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Navy SEAL is being detained, suspected of executing ISIS prisoner with blade in 2017, report says

U.S. Navy Sea-Air-Land (SEAL) team members participate in a tactical warfare training. The SEAL in the foreground is carrying a field radio and is armed with a Colt Model 653 carbine equipped with an M203 grenade launcher. (U.S. Navy/Released)
September 21, 2018
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A U.S. Navy SEAL is currently being detained in the brig after allegedly executing an ISIS detainee with a blade last year.

The SEAL, a California-based Naval Special Warfare operator, was allegedly involved in the blade-style execution of an ISIS prisoner in Iraq during 2017, a matter currently under investigation, according to a Navy Times report on Thursday.

“A service member currently assigned to a Naval Special Warfare unit is under investigation by NCIS for professional misconduct while deployed to Iraq in 2017. We take all allegations of misconduct seriously and will cooperate fully with investigative authorities,” Naval Special Warfare spokeswoman Cmdr. Tamara Lawrence told the Navy Times.

The Naval Criminal Investigative Service (NCIS) is probing the incident to determine what role the SEAL played in the incident, details of which were revealed by seven Navy officials to the Navy Times.

The SEAL remains detained in the Naval Consolidated Brig Miramar during the investigation, although they have not yet been charged with a crime. The SEAL’s name and other details will not be released until charges are filed, the Navy Times said.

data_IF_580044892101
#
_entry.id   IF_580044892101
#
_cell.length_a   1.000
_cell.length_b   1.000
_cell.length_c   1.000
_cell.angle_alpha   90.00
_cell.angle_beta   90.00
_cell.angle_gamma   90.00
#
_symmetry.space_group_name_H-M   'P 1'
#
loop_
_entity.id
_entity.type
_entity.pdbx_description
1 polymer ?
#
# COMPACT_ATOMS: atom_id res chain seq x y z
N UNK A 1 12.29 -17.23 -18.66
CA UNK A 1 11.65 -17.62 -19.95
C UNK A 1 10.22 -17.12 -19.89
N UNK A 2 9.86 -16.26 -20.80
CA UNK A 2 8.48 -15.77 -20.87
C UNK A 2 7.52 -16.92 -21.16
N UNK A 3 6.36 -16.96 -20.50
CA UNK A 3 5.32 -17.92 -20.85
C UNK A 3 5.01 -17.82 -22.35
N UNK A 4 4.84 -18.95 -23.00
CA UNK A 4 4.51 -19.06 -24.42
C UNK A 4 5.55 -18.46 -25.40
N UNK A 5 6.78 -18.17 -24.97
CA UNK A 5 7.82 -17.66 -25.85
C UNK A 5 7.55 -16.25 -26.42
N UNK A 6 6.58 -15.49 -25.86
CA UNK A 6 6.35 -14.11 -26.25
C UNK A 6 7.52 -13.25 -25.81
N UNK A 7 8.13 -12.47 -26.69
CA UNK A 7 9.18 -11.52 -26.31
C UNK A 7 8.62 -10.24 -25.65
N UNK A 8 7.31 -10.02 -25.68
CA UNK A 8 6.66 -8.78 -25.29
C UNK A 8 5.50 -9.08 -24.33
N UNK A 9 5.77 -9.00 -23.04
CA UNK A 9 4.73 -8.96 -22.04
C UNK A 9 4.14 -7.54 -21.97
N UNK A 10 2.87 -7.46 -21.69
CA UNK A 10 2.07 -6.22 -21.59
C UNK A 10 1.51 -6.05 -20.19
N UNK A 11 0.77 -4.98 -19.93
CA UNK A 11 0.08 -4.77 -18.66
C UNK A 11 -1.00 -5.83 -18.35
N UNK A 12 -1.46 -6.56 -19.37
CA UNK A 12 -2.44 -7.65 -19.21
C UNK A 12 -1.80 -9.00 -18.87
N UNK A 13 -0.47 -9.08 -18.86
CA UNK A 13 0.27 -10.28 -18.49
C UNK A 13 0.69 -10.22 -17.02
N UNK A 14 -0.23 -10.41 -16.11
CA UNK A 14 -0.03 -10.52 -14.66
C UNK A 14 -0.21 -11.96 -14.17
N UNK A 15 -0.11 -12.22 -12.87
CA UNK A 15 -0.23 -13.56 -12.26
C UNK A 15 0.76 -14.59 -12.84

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“All members of Naval Special Warfare are required to comply with the Law of Armed Conflict and U.S. law and regulations in the conduct of military operations,” Lawrence said. “Naval Special Warfare strives to maintain the highest level of readiness, effectiveness, discipline, efficiency, integrity, and public confidence. All suspected violations for which there is credible information are thoroughly investigated.”

Rules for Court-Martial 305 permit the confinement of enlisted personnel if probable cause is sufficient enough to be tried under military law. Further, an Article 32 hearing may be held if enough evidence is gathered against the SEAL, and a hearing officer would provide recommendations on criminal charges based on such evidence.

The latest incident follows two other scandals involving SEALs over the past year.

In July, two SEAL commanders were relieved of duty following sexual assault and sexual harassment allegations, ABC News had reported. The two were serving in East Africa when the allegations surfaced in May, resulting in both individuals’ retraction from deployment. They remained in their commanding roles throughout the investigation, and were relieved after the conclusion.

In Nov. 2017, two members of SEAL Team Six were investigated for their reported involvement in the strangling of a Green Beret, the New York Post had reported.  The Green Beret refused a bribe offered to him by the SEALs after exposing their scheme of skimming money from an intelligence source and informant fund. An altercation ensued, and the Green Beret was discovered unresponsive. It was later determined that he died from asphyxiation and the two SEALs accused of a deliberate coverup.

It’s not yet known if other individuals were involved in the latest incident with the ISIS detainee, or what punishment is possible for those involved.

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